Bed Bath & Beyond is approaching its $250 million supply chain investment through a strategy that blends physical with digital.
ERP upgrades, inventory management systems, distribution centers and store-to-fulfillment conversions are all parts of modernizing a supply chain previously described as "primitive."
COO John Hartmann called the store replenishment "noncompetitive" last week on an earnings call.
Currently, it takes 35 days for the retailer to replenish its stores with inventory. The goal is under 10 days.
Bridging that 25-day gap starts with regional distribution centers, according to Hartmann.
It's a common-sense model, the COO said in January. Bed Bath & Beyond will move away from its network of dozens of cross docks that consolidate vendor shipments, toward regional warehouses that replenish stores.
The retailer plans to stand up four regional distribution centers with the help of a third-party logistics provider yet to be selected. Bed Bath & Beyond chose the 3PL route for "increased financial flexibility and reduced capital expense," Hartmann said in January. Last week, he said the retailer is in the "final stages of selection" following a request-for-proposal process.
The partnership will first focus on two regional centers, one in the Northeast and one in the West.
Having well-replenished and well-stocked stores is critical to Bed Bath & Beyond's strategy of "omni-always."
Like many retailers, it launched buy online, pick up in store and curbside pickup when the pandemic made consumers wary of shopping in-store. The retailer fulfilled 41% of digital orders via stores in its most recent quarter, up from 36% the quarter before — though a far cry from Target, which fulfilled 95% of online orders from stores in Q4.
Improved stock status can also stem from SKU rationalization, particularly at Bed Bath & Beyond, known for its prolific assortment of products and items stacked sky-high on store floors.
"We are overhauling our merchandising assortment to focus on more productive items, eliminating redundancy, and adding newness in owned brands," said Joe Hartsig, executive vice president and chief merchandising officer.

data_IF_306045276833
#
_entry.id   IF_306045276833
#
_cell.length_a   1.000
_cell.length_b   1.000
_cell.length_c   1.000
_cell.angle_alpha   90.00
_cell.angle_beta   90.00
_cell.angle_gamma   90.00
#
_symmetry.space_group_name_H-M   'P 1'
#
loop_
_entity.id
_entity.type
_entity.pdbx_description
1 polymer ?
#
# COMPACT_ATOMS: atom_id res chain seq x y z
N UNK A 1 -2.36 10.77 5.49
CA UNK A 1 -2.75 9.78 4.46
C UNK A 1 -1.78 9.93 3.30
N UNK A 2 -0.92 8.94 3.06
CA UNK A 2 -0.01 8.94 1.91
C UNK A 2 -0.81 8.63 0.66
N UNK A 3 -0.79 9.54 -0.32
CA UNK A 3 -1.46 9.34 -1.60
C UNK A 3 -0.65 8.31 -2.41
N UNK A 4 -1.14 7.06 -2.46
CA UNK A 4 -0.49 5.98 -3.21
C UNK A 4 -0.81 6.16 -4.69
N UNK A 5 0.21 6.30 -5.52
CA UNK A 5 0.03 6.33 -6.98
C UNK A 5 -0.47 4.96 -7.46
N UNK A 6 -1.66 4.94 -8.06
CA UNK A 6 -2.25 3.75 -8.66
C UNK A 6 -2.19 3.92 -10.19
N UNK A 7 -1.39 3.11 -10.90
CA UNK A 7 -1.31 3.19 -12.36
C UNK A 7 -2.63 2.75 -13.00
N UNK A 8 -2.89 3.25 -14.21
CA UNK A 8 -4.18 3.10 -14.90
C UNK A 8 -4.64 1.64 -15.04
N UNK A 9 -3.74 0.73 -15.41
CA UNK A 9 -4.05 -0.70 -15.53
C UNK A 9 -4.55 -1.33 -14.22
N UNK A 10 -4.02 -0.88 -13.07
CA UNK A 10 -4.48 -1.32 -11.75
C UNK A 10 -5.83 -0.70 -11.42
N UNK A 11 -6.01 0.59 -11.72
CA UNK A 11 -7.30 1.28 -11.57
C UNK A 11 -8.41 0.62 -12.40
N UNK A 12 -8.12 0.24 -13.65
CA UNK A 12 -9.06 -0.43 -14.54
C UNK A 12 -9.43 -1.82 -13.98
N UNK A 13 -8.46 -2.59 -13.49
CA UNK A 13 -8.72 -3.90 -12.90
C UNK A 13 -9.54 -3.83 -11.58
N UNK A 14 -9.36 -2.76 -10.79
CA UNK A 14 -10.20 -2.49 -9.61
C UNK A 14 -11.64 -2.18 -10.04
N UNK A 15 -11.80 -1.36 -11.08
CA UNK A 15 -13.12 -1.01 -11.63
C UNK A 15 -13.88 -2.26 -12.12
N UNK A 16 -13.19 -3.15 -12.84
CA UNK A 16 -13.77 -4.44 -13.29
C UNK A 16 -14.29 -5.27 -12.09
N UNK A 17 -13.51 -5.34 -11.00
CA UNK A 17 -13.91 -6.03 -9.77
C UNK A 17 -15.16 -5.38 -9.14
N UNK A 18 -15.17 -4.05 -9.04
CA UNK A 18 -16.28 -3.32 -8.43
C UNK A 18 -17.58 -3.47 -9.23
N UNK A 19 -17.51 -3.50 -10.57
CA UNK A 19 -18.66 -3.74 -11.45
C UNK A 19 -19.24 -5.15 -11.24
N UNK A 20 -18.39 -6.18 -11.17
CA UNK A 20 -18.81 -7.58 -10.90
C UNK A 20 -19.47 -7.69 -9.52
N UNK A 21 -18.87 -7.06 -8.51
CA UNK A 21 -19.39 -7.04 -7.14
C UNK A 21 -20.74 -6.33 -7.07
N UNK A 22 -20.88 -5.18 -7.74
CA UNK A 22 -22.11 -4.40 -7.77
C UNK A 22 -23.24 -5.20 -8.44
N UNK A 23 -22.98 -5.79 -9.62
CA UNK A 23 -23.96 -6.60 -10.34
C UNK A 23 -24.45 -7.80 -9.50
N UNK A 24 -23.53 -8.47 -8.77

That leaves store employees with less inventory to manage, "which makes it easier to restock and leaves more time to provide great customer service," Hartsig said.
Physical infrastructure alone won't cut down store replenishment times or stockouts, which is why technology is a large part of Bed Bath & Beyond's supply chain overhaul.
A slide deck presented alongside the earnings call describes the current technology and data as aged, poor quality, siloed and unreliable.
"Having the right retail technology in place is fundamental to our business transformation," Hartmann said.
Building the tech stack started off with the selection of an ERP system from Oracle to replace Bed Bath & Beyond's legacy tech. The tool provides real-time data and is designed to apply analytics to inventory management and product life cycles.
Then in March, the retailer announced its next tech partnership, this one with Relex Solutions for automated forecasting, planning and replenishment. The cloud-based system is designed to improve Bed Bath & Beyond's in-stock status and inventory turnover.
Before the $250 million investment, the retailer began a partnership with Google for demand planning and forecasting.
Bed Bath & Beyond's modernization, whether digital or physical, points to a common theme of a better balance sheet for the retailer. Improved forecasting and inventory management could boost sales and reduce markdowns. Warehouses closer to stores reduce logistics costs, a headwind the retailer faced when its primary carrier, FedEx, raised prices. The retailer also converted about 25% of stores in the U.S. and Canada into regional fulfillment centers for local delivery, Hartmann said.
"Our digital-first omni-always strategy is working," Hartsig said, pointing to digital comps growing 99% under the Bed Bath & Beyond banner.
Wedbush analysts called the retailer "a compelling story," given the overhaul of supply chain and investment in omnichannel.
"But BBBY will need to show improving market share performance and gross margin upside for investors to develop strong interest in the name," a research note from the firm reads, which rates the retailer as neutral.
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